Thanks for sharing that.
Admittedly, I wasn’t able to completely understand the article, but it didn’t seem to make any useful conclusions. Technical justifications aside, the fact remains that if Peercoin was valued at current Bitcoin prices (something I think we’d all like to see) then every transaction on the Peercoin network would cost the equivalent of $600 USD. There’s no business or individual that would pay that. Therefore, it will be technically impossible for Peercoin to ever get bid up to that level.
Bitcoin has risen to this level (and it will probably go higher) because those that are attempting to value Bitcoin are viewing it as a “digital gold” and, therefore, a safe haven for fiat currency inflation. The rationale in many circles seems to be that with roughly 2.1 trillion US dollars in circulation and a max Bitcoin supply of 21 million BTC, the natural value of 1 Bitcoin being used as an inflation hedge is $100,000 USD. This, and this alone, is what is driving the current mainstream demand for it.
Peercoin, on the other hand, will have it’s valuation hamstrung by the fixed transaction fee forever. It seems to me that the valuation of Peercoin will never rise above what the consensus becomes for an acceptable transaction fee. So if that number is $1 USD equivalent, then 1 PPC will never be worth more than $100 USD, or will always naturally revert to that level.
The extra effect is that Peercoin, in this current design, could never be used as an inflation hedge. So it seems to me that for any technical argument that can be made for the current 0.01PPC fixed transaction fee, a better economics argument could be made against it.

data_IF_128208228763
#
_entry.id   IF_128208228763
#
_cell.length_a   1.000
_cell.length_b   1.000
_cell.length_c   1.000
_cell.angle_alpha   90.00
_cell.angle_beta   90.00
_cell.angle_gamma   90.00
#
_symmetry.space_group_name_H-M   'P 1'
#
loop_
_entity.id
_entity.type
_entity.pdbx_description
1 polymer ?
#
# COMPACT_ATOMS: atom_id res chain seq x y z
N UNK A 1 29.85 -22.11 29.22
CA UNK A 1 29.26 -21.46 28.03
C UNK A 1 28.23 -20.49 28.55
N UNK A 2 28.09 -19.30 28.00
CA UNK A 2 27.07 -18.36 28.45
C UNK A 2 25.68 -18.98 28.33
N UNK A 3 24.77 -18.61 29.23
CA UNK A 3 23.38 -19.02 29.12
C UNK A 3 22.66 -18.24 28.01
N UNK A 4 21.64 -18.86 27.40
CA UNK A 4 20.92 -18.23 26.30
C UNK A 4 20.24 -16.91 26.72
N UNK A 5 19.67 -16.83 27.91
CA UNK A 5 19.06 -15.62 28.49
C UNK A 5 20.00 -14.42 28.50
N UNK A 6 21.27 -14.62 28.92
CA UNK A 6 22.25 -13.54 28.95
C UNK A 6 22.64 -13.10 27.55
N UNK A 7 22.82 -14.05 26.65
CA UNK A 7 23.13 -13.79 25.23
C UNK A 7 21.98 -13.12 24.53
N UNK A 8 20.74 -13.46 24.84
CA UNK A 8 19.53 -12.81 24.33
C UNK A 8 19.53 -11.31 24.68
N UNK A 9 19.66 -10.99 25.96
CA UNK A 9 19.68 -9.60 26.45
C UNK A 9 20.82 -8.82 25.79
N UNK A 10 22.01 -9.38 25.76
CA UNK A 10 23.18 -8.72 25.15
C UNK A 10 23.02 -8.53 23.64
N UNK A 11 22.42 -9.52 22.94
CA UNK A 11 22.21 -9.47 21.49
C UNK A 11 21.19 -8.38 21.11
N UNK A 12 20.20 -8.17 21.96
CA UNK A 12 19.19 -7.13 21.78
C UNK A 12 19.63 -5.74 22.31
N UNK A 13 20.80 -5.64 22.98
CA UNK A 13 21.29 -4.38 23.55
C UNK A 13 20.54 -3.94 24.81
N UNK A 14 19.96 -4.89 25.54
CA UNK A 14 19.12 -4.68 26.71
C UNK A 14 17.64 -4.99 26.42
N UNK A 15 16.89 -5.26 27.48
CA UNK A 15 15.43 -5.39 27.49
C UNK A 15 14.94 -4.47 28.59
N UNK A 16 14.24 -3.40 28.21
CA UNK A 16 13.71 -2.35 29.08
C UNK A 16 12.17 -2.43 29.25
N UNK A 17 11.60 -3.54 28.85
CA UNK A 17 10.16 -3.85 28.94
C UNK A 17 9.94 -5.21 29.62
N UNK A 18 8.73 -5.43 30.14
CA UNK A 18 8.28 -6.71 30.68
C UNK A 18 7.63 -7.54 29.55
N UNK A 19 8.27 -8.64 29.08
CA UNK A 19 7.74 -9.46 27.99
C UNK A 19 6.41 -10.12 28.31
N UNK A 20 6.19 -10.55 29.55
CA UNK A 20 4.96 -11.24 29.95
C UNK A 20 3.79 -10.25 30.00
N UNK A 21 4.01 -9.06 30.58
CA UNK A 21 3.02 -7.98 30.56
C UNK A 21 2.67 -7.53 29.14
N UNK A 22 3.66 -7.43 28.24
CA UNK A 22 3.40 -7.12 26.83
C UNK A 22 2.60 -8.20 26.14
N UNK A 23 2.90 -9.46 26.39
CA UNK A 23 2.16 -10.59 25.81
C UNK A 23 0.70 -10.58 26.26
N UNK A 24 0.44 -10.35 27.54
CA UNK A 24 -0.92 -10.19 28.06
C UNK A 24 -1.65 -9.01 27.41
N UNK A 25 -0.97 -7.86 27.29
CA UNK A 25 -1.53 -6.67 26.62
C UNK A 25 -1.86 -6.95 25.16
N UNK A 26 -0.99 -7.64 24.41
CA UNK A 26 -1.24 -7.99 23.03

I think a better solution would be to start with an estimate of an “acceptable” transaction fee. We should start with our estimate in USD. Let’s suggest that for a backbone asset that will be minimally traded, we’re willing to accept a transaction fee of $1 USD and use that as our baseline for determining a relative transaction fee for Peercoin.
We can then determine the total number of transaction fees in circulation to get an acceptable ratio. In the case of USD, the math is easy: 2.1 trillion supply / 1 USD acceptable fee = 2.1 trillion. Using 2.1T as our acceptable ratio, we can then divide the current supply of PPC, which is roughly 27 million, by 2.1T to get a similarly acceptable transaction fee of 0.0000129PPC. This is a formula that could be set programmatically into the protocol such that the transaction fee would automatically increase relative to the total supply of Peercoin increasing. So in effect, the transaction fee becomes the formula of total supply divided by the static constant of 2.1 trillion.
I would also propose that transaction fees be awarded to minters (a 1-3% general supply inflation is economically ideal) but that’s a different discussion.